How are you transforming that series into a community project for your installation at the 79th Street Red Line station?
That’s being made as we speak. I haven’t seen the final results yet— that will be by the end of the year. I was in Germany, I oversaw the project. It looks good conceptually, but let’s see how it works. It’s a glass-based piece and I like the transparency of it and the whole idea that we are using images from a prior time in that neighborhood.

Did you ask for address books from community members?
That didn’t work because no one keeps them around. Everyone has their phone now for that, for at least the last 10-15 years. I could have hired people to make new ones, but I didn’t want to do that. We decided to use photographs from the newspapers from the area from I think the 40s and 50s. I wanted the images to be community-based.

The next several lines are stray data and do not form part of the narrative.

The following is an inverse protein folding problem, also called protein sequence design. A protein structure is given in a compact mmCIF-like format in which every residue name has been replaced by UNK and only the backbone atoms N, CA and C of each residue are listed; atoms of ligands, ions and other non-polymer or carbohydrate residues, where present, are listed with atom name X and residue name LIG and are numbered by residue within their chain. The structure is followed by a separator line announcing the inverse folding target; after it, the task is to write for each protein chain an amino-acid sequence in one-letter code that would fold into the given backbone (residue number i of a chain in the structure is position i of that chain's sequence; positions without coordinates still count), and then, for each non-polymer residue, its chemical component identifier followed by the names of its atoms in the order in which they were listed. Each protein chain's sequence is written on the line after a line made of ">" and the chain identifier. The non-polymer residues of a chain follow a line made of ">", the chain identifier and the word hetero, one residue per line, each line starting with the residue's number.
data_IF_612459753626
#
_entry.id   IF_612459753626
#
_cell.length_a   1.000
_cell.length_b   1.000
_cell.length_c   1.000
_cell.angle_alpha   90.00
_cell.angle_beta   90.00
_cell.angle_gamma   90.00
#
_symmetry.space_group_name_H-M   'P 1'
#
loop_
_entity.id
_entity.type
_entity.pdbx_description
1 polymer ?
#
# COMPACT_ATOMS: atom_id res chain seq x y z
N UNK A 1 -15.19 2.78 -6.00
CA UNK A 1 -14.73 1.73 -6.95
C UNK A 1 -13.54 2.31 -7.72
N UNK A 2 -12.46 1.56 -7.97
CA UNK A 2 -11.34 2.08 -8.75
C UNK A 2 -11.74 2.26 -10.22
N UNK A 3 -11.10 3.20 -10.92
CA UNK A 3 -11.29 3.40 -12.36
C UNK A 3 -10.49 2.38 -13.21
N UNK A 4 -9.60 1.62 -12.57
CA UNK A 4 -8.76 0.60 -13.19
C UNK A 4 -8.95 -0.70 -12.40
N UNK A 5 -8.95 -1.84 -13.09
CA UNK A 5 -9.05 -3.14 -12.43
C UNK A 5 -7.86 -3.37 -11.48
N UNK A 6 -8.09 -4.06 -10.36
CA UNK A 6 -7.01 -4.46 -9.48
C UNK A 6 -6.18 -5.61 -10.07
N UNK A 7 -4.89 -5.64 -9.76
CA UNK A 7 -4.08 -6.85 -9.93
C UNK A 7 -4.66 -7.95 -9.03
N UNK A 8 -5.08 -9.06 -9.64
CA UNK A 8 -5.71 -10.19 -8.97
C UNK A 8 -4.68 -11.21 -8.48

For the Haints series, are you utilizing your birth certificate within the pieces?
Yes. The birth certificates are the same dimensions as the phonebooks were in the DNA studies. I found that dimension and that scale for me makes everything even. It is not exactly musical time, but it is 4X4. You need four to make things blossom—that’s my thinking. I like to think my work is real primal and real simple. The shapes come out of some sort of emotional space.


Why do you feel like you need intense labor as a core part of your practice?
It is just the way it is. For me, the hand is very important in terms of how I see painting and the innovations I have made already. I was never interested in Rembrandt and those kinds of painters. I think right now being smart is so easy. To make art without labor—aren’t you missing a part of it? I would be missing a part of the joy and the surprise that you can set up for yourself with your own hands. A brain, everyone has one of those. I am one of eleven kids, and we were all really good athletes. I have pitched no-hitters and stuff like that, but there are very few people that achieve at a very high pace. You have to be very powerful. My position is thinking is easier.